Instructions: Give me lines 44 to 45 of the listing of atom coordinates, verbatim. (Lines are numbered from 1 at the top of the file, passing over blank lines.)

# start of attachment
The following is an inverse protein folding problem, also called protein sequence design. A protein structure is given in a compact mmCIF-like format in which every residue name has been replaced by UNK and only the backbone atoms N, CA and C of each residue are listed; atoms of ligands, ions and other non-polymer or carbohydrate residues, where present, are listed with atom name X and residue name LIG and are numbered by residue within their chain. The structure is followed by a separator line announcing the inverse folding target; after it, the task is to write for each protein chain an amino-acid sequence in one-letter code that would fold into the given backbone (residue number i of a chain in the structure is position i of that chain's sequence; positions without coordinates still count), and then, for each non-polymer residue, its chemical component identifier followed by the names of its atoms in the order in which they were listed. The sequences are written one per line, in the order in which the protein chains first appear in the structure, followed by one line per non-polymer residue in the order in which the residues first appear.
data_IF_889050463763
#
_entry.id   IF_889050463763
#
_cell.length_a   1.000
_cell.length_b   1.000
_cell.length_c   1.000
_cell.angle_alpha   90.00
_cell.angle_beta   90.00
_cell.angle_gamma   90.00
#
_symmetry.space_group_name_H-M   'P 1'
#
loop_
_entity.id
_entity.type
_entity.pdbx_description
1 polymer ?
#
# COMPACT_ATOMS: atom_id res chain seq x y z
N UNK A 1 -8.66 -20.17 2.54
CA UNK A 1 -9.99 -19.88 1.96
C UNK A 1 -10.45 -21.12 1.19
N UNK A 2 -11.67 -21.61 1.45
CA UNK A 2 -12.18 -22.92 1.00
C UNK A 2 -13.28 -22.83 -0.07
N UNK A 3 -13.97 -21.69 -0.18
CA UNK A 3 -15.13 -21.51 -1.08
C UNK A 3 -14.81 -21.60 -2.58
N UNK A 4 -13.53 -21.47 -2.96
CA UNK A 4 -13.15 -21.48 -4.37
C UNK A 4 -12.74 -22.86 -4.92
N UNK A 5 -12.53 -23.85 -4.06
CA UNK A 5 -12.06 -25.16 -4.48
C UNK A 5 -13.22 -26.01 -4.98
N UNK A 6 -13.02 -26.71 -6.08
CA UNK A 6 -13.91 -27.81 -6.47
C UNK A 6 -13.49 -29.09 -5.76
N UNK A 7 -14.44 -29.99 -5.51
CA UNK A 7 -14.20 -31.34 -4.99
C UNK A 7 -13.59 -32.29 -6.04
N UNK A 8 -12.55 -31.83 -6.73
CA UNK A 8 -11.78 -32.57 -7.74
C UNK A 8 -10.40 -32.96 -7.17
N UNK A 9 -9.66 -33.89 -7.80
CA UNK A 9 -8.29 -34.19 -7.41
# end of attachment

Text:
CA UNK A 8 -11.78 -32.57 -7.74
C UNK A 8 -10.40 -32.96 -7.17